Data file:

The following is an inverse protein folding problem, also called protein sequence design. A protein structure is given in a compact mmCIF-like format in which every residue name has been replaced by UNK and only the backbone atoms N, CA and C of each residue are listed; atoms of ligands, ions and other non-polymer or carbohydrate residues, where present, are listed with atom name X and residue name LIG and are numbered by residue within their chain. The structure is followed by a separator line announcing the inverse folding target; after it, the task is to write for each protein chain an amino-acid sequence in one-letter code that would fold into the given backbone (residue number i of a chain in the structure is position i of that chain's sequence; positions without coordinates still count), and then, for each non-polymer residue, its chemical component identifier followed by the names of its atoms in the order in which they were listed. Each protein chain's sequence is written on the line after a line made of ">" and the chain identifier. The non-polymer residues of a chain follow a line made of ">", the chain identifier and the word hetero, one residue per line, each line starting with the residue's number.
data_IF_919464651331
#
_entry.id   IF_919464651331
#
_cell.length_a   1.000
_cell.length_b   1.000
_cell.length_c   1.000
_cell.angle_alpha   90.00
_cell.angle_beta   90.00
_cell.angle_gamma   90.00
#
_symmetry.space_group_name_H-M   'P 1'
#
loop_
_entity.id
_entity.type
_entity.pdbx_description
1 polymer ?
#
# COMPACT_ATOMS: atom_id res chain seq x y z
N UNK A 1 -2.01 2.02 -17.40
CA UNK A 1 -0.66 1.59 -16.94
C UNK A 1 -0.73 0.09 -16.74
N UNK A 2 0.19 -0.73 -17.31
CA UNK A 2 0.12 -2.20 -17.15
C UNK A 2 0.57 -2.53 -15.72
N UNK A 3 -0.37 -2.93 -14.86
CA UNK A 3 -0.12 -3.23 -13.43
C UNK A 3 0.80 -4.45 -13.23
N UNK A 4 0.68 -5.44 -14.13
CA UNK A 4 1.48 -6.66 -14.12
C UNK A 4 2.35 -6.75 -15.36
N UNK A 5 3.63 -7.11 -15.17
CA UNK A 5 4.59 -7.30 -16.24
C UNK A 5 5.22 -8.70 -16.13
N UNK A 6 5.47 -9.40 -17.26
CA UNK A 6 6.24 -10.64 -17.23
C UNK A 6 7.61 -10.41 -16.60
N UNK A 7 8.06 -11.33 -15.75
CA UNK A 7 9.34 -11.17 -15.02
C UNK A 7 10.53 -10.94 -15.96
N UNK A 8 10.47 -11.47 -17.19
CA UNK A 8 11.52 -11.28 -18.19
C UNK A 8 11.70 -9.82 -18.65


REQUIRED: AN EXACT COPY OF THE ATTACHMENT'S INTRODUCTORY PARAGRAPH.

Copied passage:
The following is an inverse protein folding problem, also called protein sequence design. A protein structure is given in a compact mmCIF-like format in which every residue name has been replaced by UNK and only the backbone atoms N, CA and C of each residue are listed; atoms of ligands, ions and other non-polymer or carbohydrate residues, where present, are listed with atom name X and residue name LIG and are numbered by residue within their chain. The structure is followed by a separator line announcing the inverse folding target; after it, the task is to write for each protein chain an amino-acid sequence in one-letter code that would fold into the given backbone (residue number i of a chain in the structure is position i of that chain's sequence; positions without coordinates still count), and then, for each non-polymer residue, its chemical component identifier followed by the names of its atoms in the order in which they were listed. Each protein chain's sequence is written on the line after a line made of ">" and the chain identifier. The non-polymer residues of a chain follow a line made of ">", the chain identifier and the word hetero, one residue per line, each line starting with the residue's number.